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Grown Backwards Import

50 customer reviews

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Audio CD, Import, March 16, 2004
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Editorial Reviews

Product Description

With 2003's Once In A Lifetime box set stirring old feelings for the Talking Heads' intelligent and angular pop music, this album could not arrive at a more appropriate time. After years of experimenting with salsa and strings, David Byrne returns with a cohesive record that catches him at his incohesive best: the stream-of-consciousness lyrics, the sly rhythms, the unexpected bursts of melody. Like recent works by Elvis Costello and David Bowie, Grown Backwards represents a return to form, particularly on leftfield songs like "Tiny Apocalypse" and "Dialog Box," which could have easily fit alongside the classics on his former band's retrospective. Meawhile, a duet with Rufus Wainwright on a cover of Bizet's "Au Fond du Temple Saint" points the way forward. --Aidin Vaziri

Track Listings

Disc: 1

  1. Glass, Concrete and Stone
  2. The Man Who Loved Beer
  3. Au Fond du Temple Saint
  4. Empire
  5. Tiny Apocalypse
  6. She Only Sleeps
  7. Dialog Box
  8. The Other Side of This Life
  9. Why
  10. Pirates
  11. Civilization

Product Details

  • Audio CD (March 16, 2004)
  • Number of Discs: 1
  • Format: Import
  • Label: Nonesuch
  • ASIN: B0001D3KNK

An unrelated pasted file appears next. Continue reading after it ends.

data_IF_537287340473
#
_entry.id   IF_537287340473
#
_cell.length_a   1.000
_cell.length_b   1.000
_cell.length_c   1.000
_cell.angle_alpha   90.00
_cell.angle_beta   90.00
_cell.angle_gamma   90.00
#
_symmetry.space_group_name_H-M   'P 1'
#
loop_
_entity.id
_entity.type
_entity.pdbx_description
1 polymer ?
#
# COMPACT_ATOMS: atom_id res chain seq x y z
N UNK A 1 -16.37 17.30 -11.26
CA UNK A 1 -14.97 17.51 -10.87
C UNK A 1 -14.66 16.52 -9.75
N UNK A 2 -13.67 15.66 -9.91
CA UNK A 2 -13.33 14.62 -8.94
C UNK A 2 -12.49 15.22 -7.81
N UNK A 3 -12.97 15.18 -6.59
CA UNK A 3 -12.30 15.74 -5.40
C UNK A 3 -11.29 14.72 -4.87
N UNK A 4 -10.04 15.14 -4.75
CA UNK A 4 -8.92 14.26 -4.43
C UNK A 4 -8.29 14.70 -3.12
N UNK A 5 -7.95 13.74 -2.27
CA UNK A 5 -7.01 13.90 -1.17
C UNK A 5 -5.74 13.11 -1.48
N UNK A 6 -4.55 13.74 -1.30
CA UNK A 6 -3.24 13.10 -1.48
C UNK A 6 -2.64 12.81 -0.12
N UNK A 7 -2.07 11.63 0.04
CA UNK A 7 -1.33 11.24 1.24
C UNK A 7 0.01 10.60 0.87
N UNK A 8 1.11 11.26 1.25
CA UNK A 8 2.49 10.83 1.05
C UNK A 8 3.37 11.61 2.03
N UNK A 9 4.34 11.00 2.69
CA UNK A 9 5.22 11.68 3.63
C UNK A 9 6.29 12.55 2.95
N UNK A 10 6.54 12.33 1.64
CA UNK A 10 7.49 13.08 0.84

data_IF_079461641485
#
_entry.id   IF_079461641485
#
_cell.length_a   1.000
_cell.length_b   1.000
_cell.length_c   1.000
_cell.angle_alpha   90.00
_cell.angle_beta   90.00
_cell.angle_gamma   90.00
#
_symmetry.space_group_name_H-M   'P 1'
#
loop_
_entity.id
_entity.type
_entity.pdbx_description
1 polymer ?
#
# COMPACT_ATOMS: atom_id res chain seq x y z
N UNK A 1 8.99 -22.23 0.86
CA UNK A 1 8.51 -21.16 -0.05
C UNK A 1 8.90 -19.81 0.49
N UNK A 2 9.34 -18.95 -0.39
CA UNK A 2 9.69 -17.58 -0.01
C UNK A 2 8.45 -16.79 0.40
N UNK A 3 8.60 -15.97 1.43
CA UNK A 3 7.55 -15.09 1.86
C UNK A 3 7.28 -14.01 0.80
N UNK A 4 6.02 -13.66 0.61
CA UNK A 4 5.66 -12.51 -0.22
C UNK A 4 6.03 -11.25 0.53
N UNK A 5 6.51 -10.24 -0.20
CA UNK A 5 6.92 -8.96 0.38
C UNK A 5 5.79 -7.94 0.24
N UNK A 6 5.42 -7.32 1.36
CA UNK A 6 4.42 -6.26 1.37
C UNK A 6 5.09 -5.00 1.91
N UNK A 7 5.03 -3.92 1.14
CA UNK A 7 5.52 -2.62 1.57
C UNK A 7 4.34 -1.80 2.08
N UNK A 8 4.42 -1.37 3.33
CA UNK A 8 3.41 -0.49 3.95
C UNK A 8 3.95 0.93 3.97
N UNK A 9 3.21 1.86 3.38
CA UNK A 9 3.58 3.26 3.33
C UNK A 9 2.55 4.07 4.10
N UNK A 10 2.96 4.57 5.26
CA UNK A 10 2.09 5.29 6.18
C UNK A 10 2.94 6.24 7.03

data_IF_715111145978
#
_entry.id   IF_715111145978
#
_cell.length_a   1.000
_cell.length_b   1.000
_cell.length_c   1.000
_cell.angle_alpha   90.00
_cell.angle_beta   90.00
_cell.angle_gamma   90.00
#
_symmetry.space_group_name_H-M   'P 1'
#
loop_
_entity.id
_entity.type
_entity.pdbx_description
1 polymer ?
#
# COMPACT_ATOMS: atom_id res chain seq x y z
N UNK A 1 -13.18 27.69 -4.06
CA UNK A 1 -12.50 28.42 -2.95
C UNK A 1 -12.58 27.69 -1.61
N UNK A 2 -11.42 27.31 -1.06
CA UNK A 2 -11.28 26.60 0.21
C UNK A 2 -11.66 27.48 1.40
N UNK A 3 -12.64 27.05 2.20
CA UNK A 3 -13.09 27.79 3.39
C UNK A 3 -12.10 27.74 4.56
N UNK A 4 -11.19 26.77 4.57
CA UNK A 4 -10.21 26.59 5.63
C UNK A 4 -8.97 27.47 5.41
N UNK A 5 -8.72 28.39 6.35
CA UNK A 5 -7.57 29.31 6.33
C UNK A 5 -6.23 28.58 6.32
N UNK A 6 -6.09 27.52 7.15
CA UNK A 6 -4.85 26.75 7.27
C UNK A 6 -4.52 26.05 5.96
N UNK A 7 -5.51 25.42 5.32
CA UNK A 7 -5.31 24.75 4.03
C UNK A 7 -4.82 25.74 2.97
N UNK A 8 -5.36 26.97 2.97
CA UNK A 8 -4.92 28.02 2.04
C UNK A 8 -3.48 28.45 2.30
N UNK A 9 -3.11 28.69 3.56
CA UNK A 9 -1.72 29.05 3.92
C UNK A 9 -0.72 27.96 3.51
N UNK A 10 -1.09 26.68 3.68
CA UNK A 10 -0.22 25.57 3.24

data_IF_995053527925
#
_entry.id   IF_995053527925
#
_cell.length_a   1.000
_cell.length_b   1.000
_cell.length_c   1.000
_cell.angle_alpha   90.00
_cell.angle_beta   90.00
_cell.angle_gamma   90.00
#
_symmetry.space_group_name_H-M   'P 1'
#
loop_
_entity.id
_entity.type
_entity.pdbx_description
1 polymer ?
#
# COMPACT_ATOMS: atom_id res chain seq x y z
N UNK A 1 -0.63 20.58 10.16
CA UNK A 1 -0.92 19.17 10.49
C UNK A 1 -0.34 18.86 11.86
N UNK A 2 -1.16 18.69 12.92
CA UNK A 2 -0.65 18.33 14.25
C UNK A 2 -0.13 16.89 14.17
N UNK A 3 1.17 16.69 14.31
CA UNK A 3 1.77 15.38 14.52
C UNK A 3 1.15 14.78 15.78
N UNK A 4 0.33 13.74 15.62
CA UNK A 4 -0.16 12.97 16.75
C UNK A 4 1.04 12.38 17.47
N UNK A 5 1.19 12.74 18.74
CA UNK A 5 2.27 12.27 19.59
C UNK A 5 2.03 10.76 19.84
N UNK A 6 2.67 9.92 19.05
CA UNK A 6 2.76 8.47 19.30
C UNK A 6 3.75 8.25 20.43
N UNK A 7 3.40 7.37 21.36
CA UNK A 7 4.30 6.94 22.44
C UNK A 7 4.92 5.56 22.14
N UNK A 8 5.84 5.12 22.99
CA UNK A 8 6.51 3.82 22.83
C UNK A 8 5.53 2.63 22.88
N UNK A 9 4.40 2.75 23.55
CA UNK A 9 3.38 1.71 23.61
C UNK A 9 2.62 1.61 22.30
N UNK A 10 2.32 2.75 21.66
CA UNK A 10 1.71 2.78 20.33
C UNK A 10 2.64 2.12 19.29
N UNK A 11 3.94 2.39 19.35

• Average Customer Review: 4.1 out of 5 stars  See all reviews (50 customer reviews)
  • Amazon Best Sellers Rank: #82,866 in Music (See Top 100 in Music)

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Customer Reviews

Most Helpful Customer Reviews

45 of 50 people found the following review helpful By Brian on March 17, 2004
Format: Audio CD
I'm a big fan of David Byrne, I love his music - all the way from "Talking Heads '77" through crazy sound experiments like "My Life in the Bush of Ghosts" and "The Catherine Wheel" to the recent masterpieces "Feelings" and "Look Into The Eyeball". I know of no more consistently inventive artist still going strong...
"Grown Backwards" however feels like something special. A limited pallette of minimal guitar, lush strings and inventive percussion opens up a world of musical possibilities - swooningly beautiful one moment, dark and melancholy the next and with a few diversions into full on funkyness in between. Add to that Byrne's voice at is richest and most controlled and the result is a truly incredible, satisfying listening experience.